The Online Population Includes the People You Serve The Internet is no longer the bastion of white, upper-income males. The two fastest-growing segments of the online population are women and people over the age of 50. The proportion of minority members using the Internet now nearly mirrors their proportion of the U.S. population.
Shortly after the turn of the new century, the number of women online is expected to surpass that of men. In light of the role women play in making healthcare decisions for themselves and their families, this factor itself should have a great impact on how healthcare systems use Web services to better serve this important population.
What group is most likely to conduct actual transactions via the Web? The answer surprises many. Internet users age 50 or older are most likely to seek out and pay for services delivered electronically. Cross-check this against the age group most likely to turn to your organization for service.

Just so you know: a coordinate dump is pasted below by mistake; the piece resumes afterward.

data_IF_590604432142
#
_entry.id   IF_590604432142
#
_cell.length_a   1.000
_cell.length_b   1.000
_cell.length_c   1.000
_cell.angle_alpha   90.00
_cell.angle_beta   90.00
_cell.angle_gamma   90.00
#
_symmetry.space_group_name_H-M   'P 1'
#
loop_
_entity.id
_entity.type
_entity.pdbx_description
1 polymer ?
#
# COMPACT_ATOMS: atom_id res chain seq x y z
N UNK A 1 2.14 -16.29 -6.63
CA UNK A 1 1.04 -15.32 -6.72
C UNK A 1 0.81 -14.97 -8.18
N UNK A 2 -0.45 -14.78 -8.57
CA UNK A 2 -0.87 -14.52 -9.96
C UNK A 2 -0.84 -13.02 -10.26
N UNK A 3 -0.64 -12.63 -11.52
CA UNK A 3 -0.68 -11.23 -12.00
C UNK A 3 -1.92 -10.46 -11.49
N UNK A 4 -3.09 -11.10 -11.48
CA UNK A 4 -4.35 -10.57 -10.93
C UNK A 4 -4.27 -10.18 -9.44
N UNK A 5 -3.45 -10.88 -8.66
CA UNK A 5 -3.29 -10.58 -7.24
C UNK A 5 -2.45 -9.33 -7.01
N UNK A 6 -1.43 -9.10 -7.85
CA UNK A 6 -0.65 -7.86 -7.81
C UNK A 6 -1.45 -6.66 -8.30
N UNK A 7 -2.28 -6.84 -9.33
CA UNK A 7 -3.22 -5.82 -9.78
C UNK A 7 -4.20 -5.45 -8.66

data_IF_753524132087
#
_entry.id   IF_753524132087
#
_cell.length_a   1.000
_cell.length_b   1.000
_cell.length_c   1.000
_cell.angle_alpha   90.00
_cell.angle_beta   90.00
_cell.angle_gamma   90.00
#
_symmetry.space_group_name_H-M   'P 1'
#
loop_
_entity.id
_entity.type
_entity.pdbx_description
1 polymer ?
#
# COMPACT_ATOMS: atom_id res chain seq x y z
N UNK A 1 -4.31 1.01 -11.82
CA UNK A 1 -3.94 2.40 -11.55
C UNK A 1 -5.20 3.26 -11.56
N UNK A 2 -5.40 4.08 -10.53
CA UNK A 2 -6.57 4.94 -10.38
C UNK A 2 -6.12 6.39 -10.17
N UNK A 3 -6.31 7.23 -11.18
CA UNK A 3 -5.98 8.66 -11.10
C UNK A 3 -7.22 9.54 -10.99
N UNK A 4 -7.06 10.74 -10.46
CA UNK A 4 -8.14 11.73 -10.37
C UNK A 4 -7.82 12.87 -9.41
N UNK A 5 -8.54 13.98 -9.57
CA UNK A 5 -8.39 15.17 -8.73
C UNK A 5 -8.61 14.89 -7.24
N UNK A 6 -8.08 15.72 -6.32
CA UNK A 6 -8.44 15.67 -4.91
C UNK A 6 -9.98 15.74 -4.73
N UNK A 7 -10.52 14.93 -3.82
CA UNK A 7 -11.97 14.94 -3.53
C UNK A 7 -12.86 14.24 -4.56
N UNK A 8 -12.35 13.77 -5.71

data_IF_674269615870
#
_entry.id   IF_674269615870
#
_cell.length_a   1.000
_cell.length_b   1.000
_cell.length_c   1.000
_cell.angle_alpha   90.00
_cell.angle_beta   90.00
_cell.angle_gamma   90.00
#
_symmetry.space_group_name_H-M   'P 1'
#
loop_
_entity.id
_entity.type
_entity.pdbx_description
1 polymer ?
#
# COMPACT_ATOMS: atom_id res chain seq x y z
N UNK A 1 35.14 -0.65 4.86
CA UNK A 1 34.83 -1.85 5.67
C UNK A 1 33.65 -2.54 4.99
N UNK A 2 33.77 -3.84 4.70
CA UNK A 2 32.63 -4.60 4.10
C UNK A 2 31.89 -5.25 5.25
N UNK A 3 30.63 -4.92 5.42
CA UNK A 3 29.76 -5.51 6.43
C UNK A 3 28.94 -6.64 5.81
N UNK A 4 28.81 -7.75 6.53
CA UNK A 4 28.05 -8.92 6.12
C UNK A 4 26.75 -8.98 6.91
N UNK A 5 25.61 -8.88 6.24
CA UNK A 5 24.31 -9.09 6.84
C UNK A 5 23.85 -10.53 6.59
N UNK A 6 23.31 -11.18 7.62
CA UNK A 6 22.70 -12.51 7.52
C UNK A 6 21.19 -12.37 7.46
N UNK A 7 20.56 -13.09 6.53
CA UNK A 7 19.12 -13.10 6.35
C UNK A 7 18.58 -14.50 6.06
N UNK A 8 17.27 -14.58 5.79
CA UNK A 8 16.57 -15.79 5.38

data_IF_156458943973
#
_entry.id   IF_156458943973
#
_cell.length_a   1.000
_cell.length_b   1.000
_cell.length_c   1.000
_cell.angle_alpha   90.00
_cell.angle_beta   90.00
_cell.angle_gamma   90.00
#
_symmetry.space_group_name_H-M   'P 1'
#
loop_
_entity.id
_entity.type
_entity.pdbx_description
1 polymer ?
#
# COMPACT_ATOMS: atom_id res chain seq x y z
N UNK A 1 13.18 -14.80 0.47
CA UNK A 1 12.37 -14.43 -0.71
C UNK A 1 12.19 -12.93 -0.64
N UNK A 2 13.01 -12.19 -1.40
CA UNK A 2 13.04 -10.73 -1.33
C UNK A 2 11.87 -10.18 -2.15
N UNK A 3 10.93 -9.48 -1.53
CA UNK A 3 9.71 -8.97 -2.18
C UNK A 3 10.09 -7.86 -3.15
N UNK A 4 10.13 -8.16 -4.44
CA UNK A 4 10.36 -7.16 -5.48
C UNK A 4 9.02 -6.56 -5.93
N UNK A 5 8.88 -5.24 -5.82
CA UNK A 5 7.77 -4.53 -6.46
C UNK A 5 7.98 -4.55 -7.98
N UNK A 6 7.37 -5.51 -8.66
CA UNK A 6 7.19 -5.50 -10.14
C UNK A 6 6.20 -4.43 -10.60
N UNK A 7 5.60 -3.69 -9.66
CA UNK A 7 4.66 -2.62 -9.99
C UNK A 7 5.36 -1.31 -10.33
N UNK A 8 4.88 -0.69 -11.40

The Web Is a Communications Medium through Which You Can Actually Deliver Services Your organization will not be performing surgery on the Web (although Providence Seattle Medical Center is credited with being the first to "webcast" a live open-heart surgery procedure). But prospective customers can now go online to complete a health risk appraisal, select a physician, or have a prescription refilled. With an intranet, you can give your staff immediate access to convenient and inexpensive human resource services.
Your Competitors May Already Be Using Web Services to Gain Market Advantage In 1998 PC Week magazine studied the use of Internet technology by top U.S. corporations. Which company ranked highest for its innovation in delivery of services? Columbia/HCA! That healthcare behemoth is using both the Internet and intranets to connect with customers and reduce the cost of internal operations.
Intranets Are the Fastest-Growing Information Technology Trend among Fortune 500 Companies An intranet enables an organization to connect staff members electronically and thus improve information sharing.
Harnessing the Web Revolution